Christians say their god knows all human languages. This would take a while to verify, but the number of languages is known, so the god’s language skills wouldn’t be difficult to prove. Oddly, the christian god can’t write, so only spoken language can be used, but that makes it simpler for interviewers to get the EVIDENCE. A good explanation of why a god with great language skills is unable to write, and seldom even speaks, will provide more EVIDENCE.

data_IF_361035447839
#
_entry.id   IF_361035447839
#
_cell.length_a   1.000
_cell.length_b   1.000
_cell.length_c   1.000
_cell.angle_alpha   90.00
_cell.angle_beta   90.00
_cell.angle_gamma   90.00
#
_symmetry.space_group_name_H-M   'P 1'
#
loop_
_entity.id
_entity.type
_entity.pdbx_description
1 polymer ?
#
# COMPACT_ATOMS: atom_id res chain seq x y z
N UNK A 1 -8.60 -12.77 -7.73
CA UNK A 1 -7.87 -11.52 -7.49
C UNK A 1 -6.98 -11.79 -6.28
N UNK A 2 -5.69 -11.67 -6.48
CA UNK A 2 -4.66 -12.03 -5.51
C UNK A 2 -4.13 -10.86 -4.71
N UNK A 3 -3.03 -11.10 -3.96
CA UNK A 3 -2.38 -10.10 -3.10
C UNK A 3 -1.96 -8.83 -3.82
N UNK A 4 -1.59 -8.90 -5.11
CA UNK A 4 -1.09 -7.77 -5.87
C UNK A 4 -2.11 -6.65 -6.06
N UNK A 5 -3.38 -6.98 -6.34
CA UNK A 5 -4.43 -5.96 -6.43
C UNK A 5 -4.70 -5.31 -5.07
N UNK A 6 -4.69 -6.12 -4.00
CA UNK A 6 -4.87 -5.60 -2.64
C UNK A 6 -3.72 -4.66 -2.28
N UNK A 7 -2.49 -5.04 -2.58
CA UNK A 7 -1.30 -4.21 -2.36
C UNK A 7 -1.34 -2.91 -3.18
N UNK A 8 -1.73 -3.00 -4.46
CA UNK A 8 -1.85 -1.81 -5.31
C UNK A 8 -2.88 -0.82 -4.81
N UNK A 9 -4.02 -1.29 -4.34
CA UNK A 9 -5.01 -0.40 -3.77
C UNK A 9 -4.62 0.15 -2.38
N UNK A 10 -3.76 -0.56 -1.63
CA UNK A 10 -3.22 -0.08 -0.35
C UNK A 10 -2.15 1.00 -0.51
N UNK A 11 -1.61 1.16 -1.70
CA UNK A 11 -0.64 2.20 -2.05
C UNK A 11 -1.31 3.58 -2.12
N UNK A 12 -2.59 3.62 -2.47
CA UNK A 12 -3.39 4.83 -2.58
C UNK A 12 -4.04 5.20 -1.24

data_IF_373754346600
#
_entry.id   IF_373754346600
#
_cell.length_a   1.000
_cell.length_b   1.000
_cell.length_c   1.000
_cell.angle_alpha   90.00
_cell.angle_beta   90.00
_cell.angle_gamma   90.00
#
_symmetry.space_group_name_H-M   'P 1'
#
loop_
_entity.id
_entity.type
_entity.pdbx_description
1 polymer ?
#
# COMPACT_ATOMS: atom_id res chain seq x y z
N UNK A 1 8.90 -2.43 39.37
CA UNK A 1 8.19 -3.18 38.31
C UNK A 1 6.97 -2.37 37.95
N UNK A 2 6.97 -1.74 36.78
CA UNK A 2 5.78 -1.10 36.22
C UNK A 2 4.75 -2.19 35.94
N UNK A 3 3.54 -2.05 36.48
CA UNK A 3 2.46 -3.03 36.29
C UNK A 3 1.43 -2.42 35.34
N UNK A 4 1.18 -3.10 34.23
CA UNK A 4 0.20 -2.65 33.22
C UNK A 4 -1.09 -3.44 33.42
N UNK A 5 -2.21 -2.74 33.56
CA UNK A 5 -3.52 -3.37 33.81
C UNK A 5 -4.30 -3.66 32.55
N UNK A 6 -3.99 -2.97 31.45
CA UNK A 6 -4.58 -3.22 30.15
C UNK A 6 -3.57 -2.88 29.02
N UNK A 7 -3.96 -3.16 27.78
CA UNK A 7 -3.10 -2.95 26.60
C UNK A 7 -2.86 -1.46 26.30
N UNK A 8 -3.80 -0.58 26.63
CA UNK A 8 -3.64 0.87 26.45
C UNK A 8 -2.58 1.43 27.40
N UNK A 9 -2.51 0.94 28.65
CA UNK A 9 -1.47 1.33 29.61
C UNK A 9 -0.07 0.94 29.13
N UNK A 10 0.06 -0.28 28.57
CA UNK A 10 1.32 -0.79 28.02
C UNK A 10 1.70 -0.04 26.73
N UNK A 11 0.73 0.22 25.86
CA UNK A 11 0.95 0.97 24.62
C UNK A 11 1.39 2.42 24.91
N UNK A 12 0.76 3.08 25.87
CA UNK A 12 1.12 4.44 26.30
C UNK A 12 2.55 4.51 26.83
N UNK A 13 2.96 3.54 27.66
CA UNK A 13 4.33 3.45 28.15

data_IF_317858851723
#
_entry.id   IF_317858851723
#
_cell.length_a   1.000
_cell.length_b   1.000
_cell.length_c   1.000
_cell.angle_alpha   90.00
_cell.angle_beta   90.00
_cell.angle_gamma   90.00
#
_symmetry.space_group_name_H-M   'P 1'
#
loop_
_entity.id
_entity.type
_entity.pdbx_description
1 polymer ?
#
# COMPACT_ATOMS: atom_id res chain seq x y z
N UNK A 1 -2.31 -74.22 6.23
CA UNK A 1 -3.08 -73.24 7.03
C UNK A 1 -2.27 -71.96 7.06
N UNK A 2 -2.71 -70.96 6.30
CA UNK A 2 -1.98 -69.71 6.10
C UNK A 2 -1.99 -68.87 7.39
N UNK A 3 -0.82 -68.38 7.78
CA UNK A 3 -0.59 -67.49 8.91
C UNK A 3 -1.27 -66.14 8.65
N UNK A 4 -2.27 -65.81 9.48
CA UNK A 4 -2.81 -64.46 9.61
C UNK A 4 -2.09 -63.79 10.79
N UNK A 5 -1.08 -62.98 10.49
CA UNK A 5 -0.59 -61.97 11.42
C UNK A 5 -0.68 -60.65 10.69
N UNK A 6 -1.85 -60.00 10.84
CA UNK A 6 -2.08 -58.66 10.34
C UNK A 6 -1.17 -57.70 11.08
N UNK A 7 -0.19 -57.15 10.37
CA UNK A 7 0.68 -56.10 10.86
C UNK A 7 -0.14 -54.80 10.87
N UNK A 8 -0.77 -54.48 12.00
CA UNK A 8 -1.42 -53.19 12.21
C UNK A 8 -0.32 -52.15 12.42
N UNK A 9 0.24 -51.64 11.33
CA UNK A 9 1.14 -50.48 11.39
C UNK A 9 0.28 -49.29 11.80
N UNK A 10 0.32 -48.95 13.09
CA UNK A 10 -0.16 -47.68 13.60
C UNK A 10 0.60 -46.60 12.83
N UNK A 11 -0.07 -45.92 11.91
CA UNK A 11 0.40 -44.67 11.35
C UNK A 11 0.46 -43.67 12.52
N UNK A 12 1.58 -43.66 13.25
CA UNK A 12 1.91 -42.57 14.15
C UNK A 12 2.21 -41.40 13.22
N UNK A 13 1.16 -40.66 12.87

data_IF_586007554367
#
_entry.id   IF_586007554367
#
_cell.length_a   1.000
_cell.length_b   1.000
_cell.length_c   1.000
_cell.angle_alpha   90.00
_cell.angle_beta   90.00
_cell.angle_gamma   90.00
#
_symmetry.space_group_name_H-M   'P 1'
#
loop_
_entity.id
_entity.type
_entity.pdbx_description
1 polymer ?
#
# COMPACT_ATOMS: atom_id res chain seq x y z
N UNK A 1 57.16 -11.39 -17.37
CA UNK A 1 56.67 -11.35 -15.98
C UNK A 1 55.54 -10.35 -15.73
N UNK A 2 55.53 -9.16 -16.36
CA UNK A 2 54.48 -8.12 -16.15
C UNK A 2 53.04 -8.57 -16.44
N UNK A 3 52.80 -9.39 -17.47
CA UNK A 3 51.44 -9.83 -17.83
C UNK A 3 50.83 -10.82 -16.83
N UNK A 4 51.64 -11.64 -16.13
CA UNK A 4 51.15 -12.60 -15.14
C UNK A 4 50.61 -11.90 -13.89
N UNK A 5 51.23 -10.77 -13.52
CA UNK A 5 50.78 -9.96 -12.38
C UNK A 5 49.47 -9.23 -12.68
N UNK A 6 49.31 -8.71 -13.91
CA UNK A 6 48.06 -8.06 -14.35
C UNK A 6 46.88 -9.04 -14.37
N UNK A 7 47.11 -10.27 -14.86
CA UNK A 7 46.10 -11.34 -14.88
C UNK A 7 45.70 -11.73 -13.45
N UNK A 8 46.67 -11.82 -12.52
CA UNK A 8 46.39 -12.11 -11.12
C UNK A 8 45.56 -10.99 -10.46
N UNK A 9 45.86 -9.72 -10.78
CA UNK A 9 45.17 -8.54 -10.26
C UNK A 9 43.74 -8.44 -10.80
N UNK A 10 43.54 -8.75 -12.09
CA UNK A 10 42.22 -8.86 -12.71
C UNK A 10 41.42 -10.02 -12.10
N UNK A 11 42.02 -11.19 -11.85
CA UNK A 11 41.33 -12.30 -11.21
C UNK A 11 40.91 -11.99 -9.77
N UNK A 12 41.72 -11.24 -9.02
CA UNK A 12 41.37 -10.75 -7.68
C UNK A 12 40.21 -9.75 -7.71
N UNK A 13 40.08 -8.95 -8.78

Christians say their god hears, and answers, multiple prayers simultaneously from remote worldwide locations. A simple 2-step process can verify this, with the naked god locked in a secret bank vault without communication equipment. While a large number of people speak audibly, or pray silently (their choice), to the god at the same time in various languages, the god tells interviewers what the pray-ers said. When the process is reversed, the god talks to pray-ers who tell interviewers what the god said. Since the god can’t write, and usually communicates silently, that would have to be accounted for in the process, but it might still work. Standardized testing could confirm that messages sent both ways were accurately received, contributing to the EVIDENCE. Although prayer communication is commonly thought to be nearly instantaneous, delays measuring several years have been reported by christians. This needs to be explained, but does not need to be demonstrated as EVIDENCE.